In another win for copyright owners, the Australian Federal Court has hinted at Foxtel potentially being able to request for carriage service providers (CSP) to block piracy websites without having to attend court.
During the court hearing on Tuesday, Justice Nicholas accepted Foxtel's request for an injunction for certain CSPs to block various torrenting, streaming, and proxy websites that infringed upon its copyright.
The CSPs include Optus, Telstra, TPG, Vocus, and Vodafone, in addition to their subsidiaries such as iiNet, Dodo, and iPrimus.
In addition to its application for certain piracy websites to be blocked by CSPs, Foxtel also requested for additional domain names to be added to the original injunction, as Telstra had agreed that the additional domain names infringed upon copyright.
"One of the respondents agreed that the domain name did in fact allow access to the target online locations identified … [and] would therefore bind all the respondents," Foxtel's legal representative said.
Justice Nicholas, however, did not allow this request to pass as TPG had not responded to Foxtel's request to expand its list of websites to be blocked.
The injunction could only be extended if there was agreement between Foxtel and the CSPs for the additional sites to be blocked as the site-blocking laws are formed on "the rule of cooperation", Justice Nicholas said.
In response, Foxtel's legal representatives asked whether a variation on its legal application, so that it includes a provision stating that a CSP must positively deny that a domain name offers access to a blocked website, was a suitable workaround to extend the injunction. Justice Nicholas hinted that this could be a potential workaround for Foxtel to be able to expedite its process of requesting CSPs to block sites that infringe upon its copyright.
Beyond the request for a flexible injunction, the orders sought by Foxtel were modelled on those granted in previous applications related to piracy, with Foxtel's legal representatives saying that the company's application was in a "very similar form to previous applications with similar types of technology".
Justice Nicholas ordered an injunction under section 115A of the Copyright Act for the telcos to take reasonable steps to block their customers from accessing the sites that infringed copyright. Under section 115A, the court can order for CSPs to disable access to an online location outside Australia if it has the primary effect of facilitating infringement of copyright.
The studios will pay a AU$50 fee per domain they want to block, with the websites to be blocked within 15 business days. ISPs that fail to take reasonable steps will be required to notify Village Roadshow of the steps it has implemented.
In this particular matter, the proxy websites explicitly advertised that their purpose for existence was to circumvent blocks of piracy services, such as by providing explanations of how to use a VPN, in order to allow people to access Foxtel's various streaming TV services without permission on the website.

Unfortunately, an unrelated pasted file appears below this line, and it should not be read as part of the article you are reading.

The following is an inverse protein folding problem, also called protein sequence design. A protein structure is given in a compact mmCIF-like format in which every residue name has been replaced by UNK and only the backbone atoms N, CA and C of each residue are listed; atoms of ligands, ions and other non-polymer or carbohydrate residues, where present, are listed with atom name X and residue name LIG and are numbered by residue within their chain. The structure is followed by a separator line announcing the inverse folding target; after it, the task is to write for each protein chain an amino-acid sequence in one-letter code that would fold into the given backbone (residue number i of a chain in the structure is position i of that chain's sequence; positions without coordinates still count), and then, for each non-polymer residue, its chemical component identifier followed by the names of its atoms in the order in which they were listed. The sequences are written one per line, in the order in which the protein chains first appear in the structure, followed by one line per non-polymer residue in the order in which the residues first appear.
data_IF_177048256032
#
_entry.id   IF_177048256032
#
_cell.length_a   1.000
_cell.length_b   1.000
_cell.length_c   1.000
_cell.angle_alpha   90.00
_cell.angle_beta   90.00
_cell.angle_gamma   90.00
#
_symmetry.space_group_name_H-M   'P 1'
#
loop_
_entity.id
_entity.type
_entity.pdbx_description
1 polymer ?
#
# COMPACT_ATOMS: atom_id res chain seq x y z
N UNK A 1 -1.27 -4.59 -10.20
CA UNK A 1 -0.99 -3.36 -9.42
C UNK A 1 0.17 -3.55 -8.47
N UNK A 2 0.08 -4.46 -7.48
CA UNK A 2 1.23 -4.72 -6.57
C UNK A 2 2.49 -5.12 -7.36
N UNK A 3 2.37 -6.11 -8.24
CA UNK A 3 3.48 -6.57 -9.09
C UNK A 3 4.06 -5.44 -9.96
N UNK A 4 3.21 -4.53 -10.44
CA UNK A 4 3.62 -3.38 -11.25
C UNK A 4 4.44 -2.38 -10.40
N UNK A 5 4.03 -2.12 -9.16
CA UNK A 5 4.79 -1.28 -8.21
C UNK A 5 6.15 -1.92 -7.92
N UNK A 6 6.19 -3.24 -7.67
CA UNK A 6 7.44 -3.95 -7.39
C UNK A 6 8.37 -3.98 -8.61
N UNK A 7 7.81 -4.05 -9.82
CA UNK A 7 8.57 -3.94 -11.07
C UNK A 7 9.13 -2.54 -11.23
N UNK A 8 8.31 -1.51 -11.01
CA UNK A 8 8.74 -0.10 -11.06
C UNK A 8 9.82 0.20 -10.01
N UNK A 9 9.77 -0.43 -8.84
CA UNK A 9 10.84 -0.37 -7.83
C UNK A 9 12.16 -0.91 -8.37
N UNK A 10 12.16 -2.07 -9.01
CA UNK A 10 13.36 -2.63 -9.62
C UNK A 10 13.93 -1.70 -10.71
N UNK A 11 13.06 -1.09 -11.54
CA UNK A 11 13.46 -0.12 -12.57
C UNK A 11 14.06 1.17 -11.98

Legal actions brought by Foxtel and other copyright owners, since the site-blocking laws were updated last year, had included mirror sites or proxy servers of piracy sites, but they did not provide a general service like the proxy websites in the current matter.
The sites that Foxtel applied to be blocked are primarily linked to streaming services or BitTorrent downloads, with five of them being proxy websites. The proxy websites are: Unblocked.lol, Unblocked.win, Unblockall, Unblocker, and Myunblock.
Foxtel's victory upholds the pattern of content creators and television companies upping the ante against streaming and torrenting websites after amendments to the site-block laws were passed in late November.
Village Roadshow, another content creator that's been aggressive in its legal fight against piracy, received court approval earlier this month to renew any blocks that have already been enforced against websites that continue to illegally share copyrighted content. The legal win was backed by Netflix, which was the first time the streaming giant had entered into a legal action to block piracy sites through Australia's anti-piracy laws.
The amendments to the piracy laws made in November last year allow for faster blocks of mirror sites, reduces the burden of proving that a site is hosted outside of Australia, and expands the legislation to sites that not only have the "primary purpose", but also to those that have the "primary effect" of infringing copyright, the government said at the time.
"The Copyright Amendment Bill will ensure a broader range of overseas websites and file-hosting services widely used for sharing music and movies are within the scope of the scheme, and provide a means for proxy and mirror pirate sites to be blocked quickly," the government said at the time.
The next hearing is scheduled for late August.
A series of music copyright holders have sought the block of sites that allegedly allow users to download YouTube videos and strip them down to audio files.
Roadshow has successfully argued that subtitle files infringe copyright law.
Roadshow has argued that pirated subtitle files infringe the copyright of literary works of screenplays.
It will be easier to block mirror sites under the amendment, with online search engines also now included.
The piracy site-block expansion should be passed by Parliament, a Senate committee has recommended.